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angiosome, deep-tissue injury, pressure injury, pressure ulcer, vascular occlusion, wound care



  1. Yap, Tracey L. PhD, RN, WCC, CNE, FGSA, FAAN
  2. Alderden, Jenny PhD, APRN, CCRN, CCNS
  3. Lewis, MaryAnne BSN, RN, CWOCN
  4. Taylor, Kristen MSN, RN, CCRN-K
  5. Fife, Caroline E. MD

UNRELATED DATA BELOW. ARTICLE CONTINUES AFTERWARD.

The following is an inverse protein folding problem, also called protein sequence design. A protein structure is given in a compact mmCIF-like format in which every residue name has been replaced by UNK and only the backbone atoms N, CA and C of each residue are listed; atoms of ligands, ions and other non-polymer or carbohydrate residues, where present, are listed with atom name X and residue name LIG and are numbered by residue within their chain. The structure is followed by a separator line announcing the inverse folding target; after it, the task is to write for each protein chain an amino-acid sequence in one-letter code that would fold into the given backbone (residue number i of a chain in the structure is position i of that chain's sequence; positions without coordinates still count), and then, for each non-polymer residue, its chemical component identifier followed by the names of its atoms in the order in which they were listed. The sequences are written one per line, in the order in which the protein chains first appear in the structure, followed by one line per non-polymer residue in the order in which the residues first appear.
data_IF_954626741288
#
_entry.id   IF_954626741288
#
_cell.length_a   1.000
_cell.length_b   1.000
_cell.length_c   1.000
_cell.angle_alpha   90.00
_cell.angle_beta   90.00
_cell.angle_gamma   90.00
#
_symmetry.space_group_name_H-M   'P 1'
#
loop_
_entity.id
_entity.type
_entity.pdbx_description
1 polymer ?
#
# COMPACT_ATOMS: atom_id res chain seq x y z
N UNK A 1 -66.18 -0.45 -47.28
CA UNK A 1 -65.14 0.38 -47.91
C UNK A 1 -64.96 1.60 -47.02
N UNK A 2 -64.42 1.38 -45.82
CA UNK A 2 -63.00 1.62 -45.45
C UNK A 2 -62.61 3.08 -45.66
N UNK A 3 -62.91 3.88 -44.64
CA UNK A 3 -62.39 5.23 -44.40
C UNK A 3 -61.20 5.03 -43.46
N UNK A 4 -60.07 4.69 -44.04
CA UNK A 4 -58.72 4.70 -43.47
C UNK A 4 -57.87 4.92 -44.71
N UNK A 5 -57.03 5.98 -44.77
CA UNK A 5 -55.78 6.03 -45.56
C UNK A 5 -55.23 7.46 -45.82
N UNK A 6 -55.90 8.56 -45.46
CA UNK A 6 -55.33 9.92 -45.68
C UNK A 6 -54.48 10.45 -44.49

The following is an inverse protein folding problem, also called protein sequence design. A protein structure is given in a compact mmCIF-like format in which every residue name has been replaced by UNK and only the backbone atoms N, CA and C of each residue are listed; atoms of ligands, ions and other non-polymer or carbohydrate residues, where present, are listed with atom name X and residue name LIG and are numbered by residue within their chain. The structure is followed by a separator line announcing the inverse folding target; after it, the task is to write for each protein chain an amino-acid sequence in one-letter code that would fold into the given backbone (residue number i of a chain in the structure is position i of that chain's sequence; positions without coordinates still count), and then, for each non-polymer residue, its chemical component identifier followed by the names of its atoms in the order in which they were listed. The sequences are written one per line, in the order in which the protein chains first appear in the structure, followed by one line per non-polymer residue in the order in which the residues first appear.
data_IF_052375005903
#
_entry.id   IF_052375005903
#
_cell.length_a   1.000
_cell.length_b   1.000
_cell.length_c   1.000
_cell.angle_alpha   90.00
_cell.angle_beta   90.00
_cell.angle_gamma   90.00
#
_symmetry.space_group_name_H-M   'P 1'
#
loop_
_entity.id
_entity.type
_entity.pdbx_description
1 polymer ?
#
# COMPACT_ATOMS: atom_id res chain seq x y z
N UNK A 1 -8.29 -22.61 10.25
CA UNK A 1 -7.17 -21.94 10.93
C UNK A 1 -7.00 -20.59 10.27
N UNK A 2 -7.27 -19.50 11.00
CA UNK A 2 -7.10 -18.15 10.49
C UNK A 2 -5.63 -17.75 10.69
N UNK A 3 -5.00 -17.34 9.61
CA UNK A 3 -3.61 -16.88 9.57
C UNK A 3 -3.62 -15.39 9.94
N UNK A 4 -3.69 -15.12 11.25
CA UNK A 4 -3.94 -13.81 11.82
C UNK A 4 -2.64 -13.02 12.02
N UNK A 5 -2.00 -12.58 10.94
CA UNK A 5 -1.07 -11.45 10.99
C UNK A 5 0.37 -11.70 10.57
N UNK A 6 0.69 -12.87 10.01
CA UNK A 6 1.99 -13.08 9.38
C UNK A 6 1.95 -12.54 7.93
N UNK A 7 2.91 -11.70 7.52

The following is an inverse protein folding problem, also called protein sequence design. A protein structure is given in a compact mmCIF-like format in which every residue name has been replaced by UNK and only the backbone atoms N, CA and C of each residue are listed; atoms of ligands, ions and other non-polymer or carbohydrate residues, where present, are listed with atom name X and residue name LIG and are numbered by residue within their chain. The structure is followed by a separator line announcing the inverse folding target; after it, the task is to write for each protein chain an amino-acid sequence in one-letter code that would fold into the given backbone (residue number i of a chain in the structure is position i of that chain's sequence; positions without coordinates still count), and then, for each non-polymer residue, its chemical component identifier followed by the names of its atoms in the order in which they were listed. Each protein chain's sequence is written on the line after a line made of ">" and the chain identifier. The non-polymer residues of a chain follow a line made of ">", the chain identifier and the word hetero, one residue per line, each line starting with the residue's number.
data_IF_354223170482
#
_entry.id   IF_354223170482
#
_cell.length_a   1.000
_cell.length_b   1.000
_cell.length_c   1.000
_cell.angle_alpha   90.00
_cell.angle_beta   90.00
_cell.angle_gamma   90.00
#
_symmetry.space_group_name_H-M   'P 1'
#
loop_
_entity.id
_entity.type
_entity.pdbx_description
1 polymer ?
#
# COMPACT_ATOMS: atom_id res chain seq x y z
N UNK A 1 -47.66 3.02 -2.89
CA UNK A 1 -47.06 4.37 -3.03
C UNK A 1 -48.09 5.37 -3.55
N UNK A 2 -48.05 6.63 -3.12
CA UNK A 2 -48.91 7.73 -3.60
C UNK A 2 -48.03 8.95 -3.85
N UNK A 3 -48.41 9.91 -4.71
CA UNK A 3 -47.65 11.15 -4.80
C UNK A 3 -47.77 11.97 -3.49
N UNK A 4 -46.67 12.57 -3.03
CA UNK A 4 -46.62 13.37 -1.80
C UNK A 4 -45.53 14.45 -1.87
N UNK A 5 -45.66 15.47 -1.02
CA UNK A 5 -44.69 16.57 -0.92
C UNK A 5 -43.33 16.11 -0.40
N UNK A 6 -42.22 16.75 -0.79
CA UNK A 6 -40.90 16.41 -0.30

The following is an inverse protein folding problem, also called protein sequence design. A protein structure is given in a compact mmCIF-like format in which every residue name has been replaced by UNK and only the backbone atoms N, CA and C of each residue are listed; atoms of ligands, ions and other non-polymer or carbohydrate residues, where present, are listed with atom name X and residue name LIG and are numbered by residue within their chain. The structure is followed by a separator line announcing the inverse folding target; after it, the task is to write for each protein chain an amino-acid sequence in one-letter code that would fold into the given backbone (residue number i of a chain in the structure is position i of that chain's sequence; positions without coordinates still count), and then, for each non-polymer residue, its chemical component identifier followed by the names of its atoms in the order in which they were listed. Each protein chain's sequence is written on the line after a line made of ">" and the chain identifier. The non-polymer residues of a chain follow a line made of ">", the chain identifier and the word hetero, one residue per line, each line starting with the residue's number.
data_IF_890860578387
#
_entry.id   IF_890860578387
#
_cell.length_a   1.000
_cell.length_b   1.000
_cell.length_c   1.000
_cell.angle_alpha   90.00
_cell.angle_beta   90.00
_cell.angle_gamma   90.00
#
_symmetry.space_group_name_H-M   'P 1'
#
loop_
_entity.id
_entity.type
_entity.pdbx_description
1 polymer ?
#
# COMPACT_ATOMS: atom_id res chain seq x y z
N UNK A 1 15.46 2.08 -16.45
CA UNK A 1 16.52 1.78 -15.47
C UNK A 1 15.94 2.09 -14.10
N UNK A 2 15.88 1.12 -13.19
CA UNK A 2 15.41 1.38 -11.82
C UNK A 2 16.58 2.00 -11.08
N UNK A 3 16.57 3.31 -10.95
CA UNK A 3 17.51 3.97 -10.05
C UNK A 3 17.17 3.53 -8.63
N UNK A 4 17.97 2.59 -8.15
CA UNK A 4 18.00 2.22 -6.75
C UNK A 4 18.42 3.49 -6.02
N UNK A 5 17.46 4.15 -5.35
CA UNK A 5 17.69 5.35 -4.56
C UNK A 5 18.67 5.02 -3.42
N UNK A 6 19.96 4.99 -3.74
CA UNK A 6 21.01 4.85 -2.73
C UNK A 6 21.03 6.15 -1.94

ABSTRACT: Compression of the soft tissue between a support surface and a bony prominence has long been the accepted primary mechanism of pressure injury (PrI) formation, with the belief that said compression leads to capillary occlusion, ischemia, and tissue necrosis. This explanation presupposes an "outside-in" pathophysiologic process of tissue damage originating at the local capillary level. Despite advances in prevention protocols, there remains a stubbornly consistent incidence of severe PrIs including deep-tissue injuries, the latter usually evolving into stage 4 PrIs with exposed bone or tendon. This article presents just such a perioperative case with the aim of providing further evidence that these more severe PrIs may result from ischemic insults of a named vessel within specific vascular territories (labeled as angiosomes). Pressure is indeed a factor in the formation of severe PrIs, but these authors postulate that the occlusion occurred at the level of a named artery proximal to the lesion. This vascular event was likely attributable to low mean arterial pressure. The authors suggest that the terminology proposed three decades ago to call both deep-tissue injuries and stage 4 PrIs "vascular occlusion pressure injuries" should be the topic of further research and expert consensus.